South Africa: Mtunzini Conservancy appeals against judgement mining and destruction of eight wetlands
On 29th January 2013 the Mtunzini Conservancy (MC) made application for leave to appeal against the judgement handed down by Judge R Vahed in the Kwazulu-Natal High Court in Durban on 8th January 2013.
In his judgment Judge Vahed ruled that Tronox required no planning permission in order to commence its mining of the bulk of the Fairbreeze Mine. He found that in the circumstances applicable (which included the commencement of a bulk sampling exercise in 2002) an authorisation under the Minerals Act 50 of 1991 trumped all planning laws applicable then and now. He therefore refused the MC's application to interdict the construction of the mine until planning permission for the whole mine had been granted. In doing so he ordered that the MC pay Tronox's costs.
The Mtunzini Conservancy has taken opinion from Advocate Geoff Budlender, who has criticised the judgment. Of huge concern to the MC is the costs award, which has implications for every other NGO in South Africa. The judgement could also have significant implications for planning in KZN and in South Africa, if previous prospecting and sampling under the old Minerals Act exempts mines from applying for planning permission to start their mines.
The MC (together with at least four other organisations) has lodged an appeal tothe MEC for the Environment against the environmental authorisation granted via the curtailed Basic Assessment process. This appeal should also be decided before mine construction continues so that the rights of interested and affected parties can be fully addressed. There is so much uncertainty and there are so many unresolved issues that can only be addressed by the full Scoping and EIA process that we are appealing to the MEC to call for full Scoping and EIA.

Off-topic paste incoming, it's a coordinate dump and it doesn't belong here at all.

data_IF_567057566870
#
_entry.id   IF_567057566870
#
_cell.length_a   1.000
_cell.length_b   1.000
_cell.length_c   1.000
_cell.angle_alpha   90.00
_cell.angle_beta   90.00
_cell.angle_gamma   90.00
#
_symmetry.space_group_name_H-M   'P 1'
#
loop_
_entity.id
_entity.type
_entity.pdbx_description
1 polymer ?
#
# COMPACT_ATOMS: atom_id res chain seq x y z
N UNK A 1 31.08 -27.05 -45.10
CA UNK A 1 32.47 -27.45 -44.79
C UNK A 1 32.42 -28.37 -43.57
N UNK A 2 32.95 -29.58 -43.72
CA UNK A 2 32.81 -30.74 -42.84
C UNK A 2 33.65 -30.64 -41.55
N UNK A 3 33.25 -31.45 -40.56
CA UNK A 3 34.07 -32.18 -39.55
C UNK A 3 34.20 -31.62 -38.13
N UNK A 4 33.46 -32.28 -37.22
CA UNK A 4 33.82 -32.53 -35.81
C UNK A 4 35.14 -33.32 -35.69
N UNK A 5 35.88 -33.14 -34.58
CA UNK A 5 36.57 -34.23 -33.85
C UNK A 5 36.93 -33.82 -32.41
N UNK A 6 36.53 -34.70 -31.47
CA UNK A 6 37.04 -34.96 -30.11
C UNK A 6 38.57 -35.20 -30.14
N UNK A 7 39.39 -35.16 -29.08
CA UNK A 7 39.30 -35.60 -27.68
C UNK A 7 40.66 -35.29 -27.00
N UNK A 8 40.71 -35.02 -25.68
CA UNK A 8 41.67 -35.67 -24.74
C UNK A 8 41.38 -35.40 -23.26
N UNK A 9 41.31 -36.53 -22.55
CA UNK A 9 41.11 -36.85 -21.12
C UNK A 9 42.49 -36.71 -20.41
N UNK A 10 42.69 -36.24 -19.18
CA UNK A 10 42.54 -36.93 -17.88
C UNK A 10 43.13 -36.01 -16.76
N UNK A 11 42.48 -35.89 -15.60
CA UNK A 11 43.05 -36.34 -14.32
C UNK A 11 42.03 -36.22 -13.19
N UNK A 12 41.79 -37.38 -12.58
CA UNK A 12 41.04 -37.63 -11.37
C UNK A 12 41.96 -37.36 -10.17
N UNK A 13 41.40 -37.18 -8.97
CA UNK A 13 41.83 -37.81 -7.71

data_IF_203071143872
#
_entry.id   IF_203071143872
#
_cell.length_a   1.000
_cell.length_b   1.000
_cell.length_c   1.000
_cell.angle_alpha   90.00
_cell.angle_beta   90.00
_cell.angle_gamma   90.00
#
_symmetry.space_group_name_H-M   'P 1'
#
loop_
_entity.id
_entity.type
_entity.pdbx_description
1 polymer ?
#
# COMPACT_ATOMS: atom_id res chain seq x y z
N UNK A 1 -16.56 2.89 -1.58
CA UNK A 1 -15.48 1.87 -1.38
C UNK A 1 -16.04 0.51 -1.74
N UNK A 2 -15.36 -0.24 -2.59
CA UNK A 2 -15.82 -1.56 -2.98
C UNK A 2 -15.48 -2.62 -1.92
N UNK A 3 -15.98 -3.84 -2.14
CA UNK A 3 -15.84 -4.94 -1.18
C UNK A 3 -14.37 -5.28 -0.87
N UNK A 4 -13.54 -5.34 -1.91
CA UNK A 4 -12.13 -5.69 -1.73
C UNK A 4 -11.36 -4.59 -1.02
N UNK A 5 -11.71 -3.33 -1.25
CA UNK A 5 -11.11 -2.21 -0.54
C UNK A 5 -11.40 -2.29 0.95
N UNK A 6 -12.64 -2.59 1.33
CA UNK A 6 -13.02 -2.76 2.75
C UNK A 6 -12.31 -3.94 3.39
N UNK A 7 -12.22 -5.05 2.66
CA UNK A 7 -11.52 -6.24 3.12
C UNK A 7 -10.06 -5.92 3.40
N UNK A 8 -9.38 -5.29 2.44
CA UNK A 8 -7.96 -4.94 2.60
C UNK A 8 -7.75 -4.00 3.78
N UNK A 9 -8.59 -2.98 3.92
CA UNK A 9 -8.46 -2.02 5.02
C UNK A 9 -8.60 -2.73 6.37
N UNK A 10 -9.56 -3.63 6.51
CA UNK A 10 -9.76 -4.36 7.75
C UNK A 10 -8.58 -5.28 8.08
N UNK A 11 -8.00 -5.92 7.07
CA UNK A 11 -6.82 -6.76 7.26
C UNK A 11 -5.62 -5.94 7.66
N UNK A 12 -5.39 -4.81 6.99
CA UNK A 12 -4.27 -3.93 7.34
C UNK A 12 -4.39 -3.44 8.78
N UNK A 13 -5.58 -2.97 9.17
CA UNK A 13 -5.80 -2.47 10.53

One of the most controversial social issues regarding this mining proposal is the proximity of the mine (only 100 metres) to the nearest house in Mtunzini town, and to the Xaxaza chalet park, which is home to some 80 retirees. Interestingly Tronox is applying for planning permission for the ore body closest to town simply because this authorisation was obtained later under the new MPRDA. But it is one mine, why not then apply for planning permission for the whole mine?
A new development is the re-advertisement for comment on the Integrated Water Use Licence Application by Tronox. If granted, as applied for by Tronox, this would result in the partial or complete destruction of eight wetlands by the 600 hectare, 30 metre high slimes dams which Tronox plans to build.Slimes dams of this size and nature are unacceptable in the modern era, particularly when there are other mining process methods available that do not result in such a destructive waste site.
To date Tronox has not been required by the authorities to evaluate available alternative mining process methods that would dramatically reduce the impact of the mine and make it acceptable.
The complete destruction of three of these wetlands cannot be compensated for so Tronox are proposing two offsets which have not been finalised. The Department of Water Affairs have asked Tronox to readvertise because of the many unanswered questions and issues. These matters have been raised throughout 2012 by the Department of Water Affairs and Exxaro/Tronox have done their best to respond but the I&AP are being asked to respond in 30 days to the revised application that has been in preparation for over a year. The Conservancy will apply for an extension of the comment period on the Water Use Licence.
A recent article by Monbiot has highlighted that offsets are usually poor substitutes for what stands to be destroyed. If the slimes dams can be avoided by using modern less wasteful methods no offsets would be necessary.